None of these voices, from men with much higher profiles than a YouTuber, made as many headlines as Crocker. And of course, those few that did pop up did not attack their identities.

"Maybe people reaching out to tell me, 'Chris, you were right' would feel good, if I knew that people could unpack that the reason no one took me serious was because I was a gender-bending teenager and the reaction to me was transphobic," Crocker wrote in a February 2021 statement to social media.

"When I said [leave Britney alone] I had to fear for my life... Physical attacks were made towards me at gay bars and out in the streets."

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"It was a time of only embracing HETERONORMATIVE people in media," Crocker wrote.

"I hope not only Britney gets the freedom she deserves, but that Femme queer people are not tortured in the media when showing humanity."

Although much of the world had no idea who Crocker was before his crying face was thrust upon our TV and computer screens, the virality of his 'leave Britney alone' video was not a one-off fluke.

Crocker had already become one of YouTube and MySpace's most-watched creators with a cult following. Before his defence of Spears, more than 60 of his videos had reached one million views.

He was a big deal on YouTube long before he was a big deal everywhere else, and while Crocker was definitely able to capitalise on his new profile, the infamy was more a hindrance than a help.

Crocker in 2013. Image: Getty.

Crocker moved to Los Angeles from Tennessee following the Spears video to start a reality TV career, but a planned project never got off the ground and he moved home only months later.

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He found himself ridiculed by not only hetero-normative society, but by the queer community he was a part of.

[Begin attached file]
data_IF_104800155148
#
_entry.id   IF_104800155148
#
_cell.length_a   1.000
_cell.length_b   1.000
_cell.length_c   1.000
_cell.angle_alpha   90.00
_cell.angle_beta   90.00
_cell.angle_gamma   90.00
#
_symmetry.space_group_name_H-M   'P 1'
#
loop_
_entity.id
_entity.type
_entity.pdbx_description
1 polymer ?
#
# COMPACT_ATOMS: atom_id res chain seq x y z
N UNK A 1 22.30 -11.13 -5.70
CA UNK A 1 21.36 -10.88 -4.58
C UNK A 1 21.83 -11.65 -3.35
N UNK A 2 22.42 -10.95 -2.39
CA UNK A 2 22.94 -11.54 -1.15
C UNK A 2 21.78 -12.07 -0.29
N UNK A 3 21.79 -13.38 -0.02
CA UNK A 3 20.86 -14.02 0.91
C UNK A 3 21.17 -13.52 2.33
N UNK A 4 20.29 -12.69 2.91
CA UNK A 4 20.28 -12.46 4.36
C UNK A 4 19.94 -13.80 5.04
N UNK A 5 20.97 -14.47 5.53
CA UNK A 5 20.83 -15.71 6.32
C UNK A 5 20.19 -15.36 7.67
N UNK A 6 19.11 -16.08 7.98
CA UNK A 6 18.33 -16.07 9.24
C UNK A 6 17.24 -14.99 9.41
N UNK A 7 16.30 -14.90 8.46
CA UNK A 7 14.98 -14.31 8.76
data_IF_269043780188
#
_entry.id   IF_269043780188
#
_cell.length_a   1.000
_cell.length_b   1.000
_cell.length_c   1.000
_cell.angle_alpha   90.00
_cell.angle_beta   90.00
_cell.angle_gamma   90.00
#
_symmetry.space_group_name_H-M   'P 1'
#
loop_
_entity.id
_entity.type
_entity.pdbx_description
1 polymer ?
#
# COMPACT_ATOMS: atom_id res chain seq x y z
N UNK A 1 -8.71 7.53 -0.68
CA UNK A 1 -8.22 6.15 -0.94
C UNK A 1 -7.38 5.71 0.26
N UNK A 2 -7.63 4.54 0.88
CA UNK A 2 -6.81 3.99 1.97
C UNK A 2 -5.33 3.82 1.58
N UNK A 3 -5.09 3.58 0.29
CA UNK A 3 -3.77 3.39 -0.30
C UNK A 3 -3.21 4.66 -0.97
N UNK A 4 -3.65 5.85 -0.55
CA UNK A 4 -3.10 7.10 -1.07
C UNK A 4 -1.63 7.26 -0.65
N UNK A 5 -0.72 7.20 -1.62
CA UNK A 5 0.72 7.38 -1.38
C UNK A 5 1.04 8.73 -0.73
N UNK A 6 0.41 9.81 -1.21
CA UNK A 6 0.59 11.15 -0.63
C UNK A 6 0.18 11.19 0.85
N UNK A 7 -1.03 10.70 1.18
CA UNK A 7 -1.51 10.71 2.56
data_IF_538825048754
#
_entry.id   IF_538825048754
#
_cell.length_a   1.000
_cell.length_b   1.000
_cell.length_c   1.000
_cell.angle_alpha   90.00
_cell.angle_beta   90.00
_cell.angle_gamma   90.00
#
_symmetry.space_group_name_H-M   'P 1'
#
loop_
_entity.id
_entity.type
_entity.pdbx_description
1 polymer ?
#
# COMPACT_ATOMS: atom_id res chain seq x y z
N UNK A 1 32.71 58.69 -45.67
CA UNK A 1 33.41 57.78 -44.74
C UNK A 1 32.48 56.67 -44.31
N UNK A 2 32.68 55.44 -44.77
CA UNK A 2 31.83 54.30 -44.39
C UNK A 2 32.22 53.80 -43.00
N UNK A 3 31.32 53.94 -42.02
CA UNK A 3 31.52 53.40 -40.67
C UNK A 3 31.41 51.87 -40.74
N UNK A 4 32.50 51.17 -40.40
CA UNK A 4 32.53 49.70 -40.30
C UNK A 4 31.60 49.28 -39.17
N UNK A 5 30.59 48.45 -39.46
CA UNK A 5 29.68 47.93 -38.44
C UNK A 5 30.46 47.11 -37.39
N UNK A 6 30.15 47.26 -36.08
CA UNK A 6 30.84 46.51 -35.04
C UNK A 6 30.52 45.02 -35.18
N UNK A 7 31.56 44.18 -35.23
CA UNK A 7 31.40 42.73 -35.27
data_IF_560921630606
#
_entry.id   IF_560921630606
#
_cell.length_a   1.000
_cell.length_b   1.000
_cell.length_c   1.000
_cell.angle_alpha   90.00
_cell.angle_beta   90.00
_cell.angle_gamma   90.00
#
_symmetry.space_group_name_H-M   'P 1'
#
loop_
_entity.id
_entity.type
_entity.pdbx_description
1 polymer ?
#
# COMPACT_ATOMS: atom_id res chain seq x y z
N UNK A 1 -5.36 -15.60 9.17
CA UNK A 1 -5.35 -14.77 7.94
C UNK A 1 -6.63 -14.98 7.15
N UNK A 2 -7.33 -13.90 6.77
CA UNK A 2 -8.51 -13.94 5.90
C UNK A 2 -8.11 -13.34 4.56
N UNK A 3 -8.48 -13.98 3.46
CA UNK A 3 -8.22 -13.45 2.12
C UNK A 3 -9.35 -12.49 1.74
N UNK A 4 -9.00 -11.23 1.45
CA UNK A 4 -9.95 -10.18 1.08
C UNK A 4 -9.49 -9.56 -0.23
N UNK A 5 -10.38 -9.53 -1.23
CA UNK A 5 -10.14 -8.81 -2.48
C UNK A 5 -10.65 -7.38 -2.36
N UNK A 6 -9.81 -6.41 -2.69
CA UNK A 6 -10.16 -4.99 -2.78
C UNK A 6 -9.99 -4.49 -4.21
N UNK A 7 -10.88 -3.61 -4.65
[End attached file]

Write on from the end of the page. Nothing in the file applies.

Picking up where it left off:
"I'm happy that [YouTube is] a place now where queer people can be appreciated for themselves," Crocker explained in a 2017 interview with Vice.

"Back then, it was awful to be gay on YouTube, because you didn't know what death threats were really serious or what. It was a different time. My relationship with the gay community is also affected by the time in which I came out, because back then, it wasn't cool to be that flamboyant or talking the gay lingo... A lot of [gay men said about 'Leave Britney Alone'], 'Oh, that's the kind of gay person that gives us a bad name.' That was all I got."

In 2008, Crocker was one of Lily Allen's 'internet correspondents' on her BBC talk show Lily Allen and Friends, and he ventured into music with his debut single 'Mind in the Gutter'.

Since then, he's appeared in adult films, headlined critically-acclaimed HBO documentary Me at the Zoo, and spoken out about gender fluidity.

In 2021, he describes himself as a "performance artist and adult entertainer".

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Crocker still creates content for his millions of followers, as well as on his OnlyFans.

Despite it all, he's still most widely known as the 'leave Britney alone' guy.

Crocker explained to Vice that he felt compelled to defend Spears because of his own personal circumstances.

"When she was going through that, you could obviously see that she was more human than just the untouchable pop star. That's why I said in the video, 'She's a human.' The reason I was so vocal about standing up for [Spears] was because my mum actually had just gotten back from the war in Iraq. She was a veteran. It was the same time that my mom was going through an addiction problem, and she became homeless," he said.

"It was just two women who I really looked up to. I was already defensive because I was trying to help my mum. Then, seeing my favorite pop star, who gave me inspiration, to be struggling as well, was a parallel."

It's 13 years too late, but people are finally recognising that Crocker was right.

Feature image: YouTube/Instagram.